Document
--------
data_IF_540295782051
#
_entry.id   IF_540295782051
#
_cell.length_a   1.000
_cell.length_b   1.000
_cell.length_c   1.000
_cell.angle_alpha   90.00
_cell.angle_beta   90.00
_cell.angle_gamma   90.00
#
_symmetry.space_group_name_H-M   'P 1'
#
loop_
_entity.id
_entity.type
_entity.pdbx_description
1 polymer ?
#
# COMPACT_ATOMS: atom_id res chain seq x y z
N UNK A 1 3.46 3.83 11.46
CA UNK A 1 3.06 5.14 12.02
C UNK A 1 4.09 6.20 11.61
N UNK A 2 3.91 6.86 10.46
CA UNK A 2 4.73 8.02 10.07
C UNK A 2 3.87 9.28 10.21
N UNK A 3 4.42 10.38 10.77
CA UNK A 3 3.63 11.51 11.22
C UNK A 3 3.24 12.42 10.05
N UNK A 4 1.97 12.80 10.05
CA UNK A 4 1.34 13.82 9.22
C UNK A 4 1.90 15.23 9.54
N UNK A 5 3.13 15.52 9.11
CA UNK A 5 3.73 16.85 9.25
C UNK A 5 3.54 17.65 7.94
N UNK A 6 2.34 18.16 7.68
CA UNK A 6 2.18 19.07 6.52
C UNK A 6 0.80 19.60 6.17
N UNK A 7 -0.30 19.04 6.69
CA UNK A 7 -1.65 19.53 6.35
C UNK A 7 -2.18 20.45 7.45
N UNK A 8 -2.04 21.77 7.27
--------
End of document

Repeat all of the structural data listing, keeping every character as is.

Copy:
data_IF_540295782051
#
_entry.id   IF_540295782051
#
_cell.length_a   1.000
_cell.length_b   1.000
_cell.length_c   1.000
_cell.angle_alpha   90.00
_cell.angle_beta   90.00
_cell.angle_gamma   90.00
#
_symmetry.space_group_name_H-M   'P 1'
#
loop_
_entity.id
_entity.type
_entity.pdbx_description
1 polymer ?
#
# COMPACT_ATOMS: atom_id res chain seq x y z
N UNK A 1 3.46 3.83 11.46
CA UNK A 1 3.06 5.14 12.02
C UNK A 1 4.09 6.20 11.61
N UNK A 2 3.91 6.86 10.46
CA UNK A 2 4.73 8.02 10.07
C UNK A 2 3.87 9.28 10.21
N UNK A 3 4.42 10.38 10.77
CA UNK A 3 3.63 11.51 11.22
C UNK A 3 3.24 12.42 10.05
N UNK A 4 1.97 12.80 10.05
CA UNK A 4 1.34 13.82 9.22
C UNK A 4 1.90 15.23 9.54
N UNK A 5 3.13 15.52 9.11
CA UNK A 5 3.73 16.85 9.25
C UNK A 5 3.54 17.65 7.94
N UNK A 6 2.34 18.16 7.68
CA UNK A 6 2.18 19.07 6.52
C UNK A 6 0.80 19.60 6.17
N UNK A 7 -0.30 19.04 6.69
CA UNK A 7 -1.65 19.53 6.35
C UNK A 7 -2.18 20.45 7.45
N UNK A 8 -2.04 21.77 7.27